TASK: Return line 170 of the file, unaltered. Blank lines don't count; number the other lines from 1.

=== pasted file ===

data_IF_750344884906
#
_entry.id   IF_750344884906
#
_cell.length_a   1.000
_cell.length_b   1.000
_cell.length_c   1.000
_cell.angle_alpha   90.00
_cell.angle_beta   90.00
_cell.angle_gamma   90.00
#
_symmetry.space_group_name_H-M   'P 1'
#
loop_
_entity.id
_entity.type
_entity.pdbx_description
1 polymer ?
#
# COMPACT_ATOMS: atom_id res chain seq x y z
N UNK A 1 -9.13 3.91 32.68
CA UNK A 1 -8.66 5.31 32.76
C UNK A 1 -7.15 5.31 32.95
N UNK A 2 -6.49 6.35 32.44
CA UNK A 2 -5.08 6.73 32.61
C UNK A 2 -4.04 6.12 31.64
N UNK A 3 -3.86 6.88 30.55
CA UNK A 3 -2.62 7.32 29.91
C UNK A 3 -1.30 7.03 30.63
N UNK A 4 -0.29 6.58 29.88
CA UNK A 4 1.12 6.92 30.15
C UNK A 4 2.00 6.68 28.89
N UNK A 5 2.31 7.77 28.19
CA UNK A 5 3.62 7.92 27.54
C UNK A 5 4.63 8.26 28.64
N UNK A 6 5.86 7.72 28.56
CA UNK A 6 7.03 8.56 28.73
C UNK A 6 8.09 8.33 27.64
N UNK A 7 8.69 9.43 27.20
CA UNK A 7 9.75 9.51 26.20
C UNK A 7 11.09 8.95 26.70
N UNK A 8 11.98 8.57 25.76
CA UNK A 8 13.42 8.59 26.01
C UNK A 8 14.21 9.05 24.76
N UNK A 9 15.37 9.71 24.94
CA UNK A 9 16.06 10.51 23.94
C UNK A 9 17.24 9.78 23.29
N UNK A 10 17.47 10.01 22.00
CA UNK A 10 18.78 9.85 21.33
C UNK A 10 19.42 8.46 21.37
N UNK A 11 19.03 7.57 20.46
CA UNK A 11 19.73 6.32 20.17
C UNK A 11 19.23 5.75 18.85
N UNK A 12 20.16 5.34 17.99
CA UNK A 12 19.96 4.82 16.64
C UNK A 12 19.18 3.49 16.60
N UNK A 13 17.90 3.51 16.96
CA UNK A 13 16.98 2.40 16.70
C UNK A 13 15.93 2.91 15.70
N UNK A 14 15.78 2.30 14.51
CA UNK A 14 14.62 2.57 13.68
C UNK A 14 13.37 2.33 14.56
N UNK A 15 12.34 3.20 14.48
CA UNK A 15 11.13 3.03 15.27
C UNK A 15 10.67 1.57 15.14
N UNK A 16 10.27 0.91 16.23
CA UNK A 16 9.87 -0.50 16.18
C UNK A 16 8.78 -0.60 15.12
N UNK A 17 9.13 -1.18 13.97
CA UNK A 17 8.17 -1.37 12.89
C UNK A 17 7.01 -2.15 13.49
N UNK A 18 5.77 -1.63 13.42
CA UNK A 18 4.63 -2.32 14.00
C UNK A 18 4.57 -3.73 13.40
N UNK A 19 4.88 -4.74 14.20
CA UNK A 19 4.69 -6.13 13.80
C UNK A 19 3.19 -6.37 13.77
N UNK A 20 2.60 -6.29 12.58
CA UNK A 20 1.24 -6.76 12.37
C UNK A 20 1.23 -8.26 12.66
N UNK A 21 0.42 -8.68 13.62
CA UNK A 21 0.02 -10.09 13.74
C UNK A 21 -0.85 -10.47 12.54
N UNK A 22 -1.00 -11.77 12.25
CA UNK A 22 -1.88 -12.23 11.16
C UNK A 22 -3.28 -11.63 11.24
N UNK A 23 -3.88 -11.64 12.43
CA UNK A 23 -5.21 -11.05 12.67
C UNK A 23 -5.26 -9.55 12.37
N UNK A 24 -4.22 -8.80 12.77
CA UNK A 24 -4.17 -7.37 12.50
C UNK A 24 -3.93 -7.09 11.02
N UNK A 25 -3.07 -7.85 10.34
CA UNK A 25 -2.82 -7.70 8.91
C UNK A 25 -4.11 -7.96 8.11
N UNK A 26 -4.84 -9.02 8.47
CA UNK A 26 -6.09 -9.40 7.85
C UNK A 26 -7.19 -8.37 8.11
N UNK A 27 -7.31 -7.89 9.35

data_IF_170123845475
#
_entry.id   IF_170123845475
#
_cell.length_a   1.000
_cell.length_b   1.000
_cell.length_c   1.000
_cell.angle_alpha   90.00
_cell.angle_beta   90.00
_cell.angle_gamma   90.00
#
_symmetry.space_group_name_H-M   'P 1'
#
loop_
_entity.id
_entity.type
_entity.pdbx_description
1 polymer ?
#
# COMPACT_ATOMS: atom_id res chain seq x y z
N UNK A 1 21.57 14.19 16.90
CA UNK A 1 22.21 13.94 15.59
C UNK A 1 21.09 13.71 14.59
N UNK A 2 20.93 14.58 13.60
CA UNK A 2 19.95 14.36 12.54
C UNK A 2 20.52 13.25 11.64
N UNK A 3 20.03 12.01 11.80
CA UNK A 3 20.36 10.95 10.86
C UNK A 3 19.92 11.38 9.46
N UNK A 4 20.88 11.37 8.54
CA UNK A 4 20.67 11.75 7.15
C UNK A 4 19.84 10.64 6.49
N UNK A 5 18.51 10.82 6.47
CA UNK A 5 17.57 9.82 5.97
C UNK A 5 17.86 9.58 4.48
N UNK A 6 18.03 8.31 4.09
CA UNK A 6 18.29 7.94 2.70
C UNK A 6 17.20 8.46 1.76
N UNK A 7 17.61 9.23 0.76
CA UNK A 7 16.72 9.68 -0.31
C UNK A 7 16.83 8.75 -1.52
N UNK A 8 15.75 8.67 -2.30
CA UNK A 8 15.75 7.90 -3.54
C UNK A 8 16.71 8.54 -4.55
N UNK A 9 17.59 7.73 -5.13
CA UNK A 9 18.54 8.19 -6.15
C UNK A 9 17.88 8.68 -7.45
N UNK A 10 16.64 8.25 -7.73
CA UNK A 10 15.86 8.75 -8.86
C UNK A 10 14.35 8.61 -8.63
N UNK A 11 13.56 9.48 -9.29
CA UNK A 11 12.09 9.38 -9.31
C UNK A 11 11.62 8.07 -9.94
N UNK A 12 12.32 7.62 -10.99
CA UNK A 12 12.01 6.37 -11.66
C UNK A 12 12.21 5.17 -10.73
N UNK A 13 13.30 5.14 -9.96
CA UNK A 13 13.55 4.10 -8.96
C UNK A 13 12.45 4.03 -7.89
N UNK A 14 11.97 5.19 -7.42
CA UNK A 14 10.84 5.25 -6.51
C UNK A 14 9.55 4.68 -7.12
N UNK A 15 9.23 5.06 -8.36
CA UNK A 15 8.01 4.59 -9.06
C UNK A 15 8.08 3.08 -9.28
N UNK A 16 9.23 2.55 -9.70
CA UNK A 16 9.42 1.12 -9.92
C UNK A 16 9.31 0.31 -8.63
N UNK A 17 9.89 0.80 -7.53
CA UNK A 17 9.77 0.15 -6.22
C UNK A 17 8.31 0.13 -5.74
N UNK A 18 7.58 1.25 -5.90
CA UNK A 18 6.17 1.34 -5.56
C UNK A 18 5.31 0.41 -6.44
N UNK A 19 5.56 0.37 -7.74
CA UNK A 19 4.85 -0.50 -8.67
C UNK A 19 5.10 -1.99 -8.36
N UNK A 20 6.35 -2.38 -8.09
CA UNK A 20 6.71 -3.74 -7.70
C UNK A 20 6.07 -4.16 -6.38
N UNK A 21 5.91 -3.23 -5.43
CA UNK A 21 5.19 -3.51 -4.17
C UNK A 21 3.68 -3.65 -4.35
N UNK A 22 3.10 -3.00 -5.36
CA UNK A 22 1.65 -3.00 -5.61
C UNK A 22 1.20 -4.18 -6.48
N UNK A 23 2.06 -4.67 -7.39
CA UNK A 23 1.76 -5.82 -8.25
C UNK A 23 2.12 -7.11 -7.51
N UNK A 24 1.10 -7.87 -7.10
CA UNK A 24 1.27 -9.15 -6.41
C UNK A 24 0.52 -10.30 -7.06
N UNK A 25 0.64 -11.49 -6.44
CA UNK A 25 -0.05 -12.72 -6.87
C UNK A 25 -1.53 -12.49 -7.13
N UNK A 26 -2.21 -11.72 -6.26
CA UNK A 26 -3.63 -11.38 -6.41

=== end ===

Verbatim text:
C UNK A 17 8.31 0.13 -5.74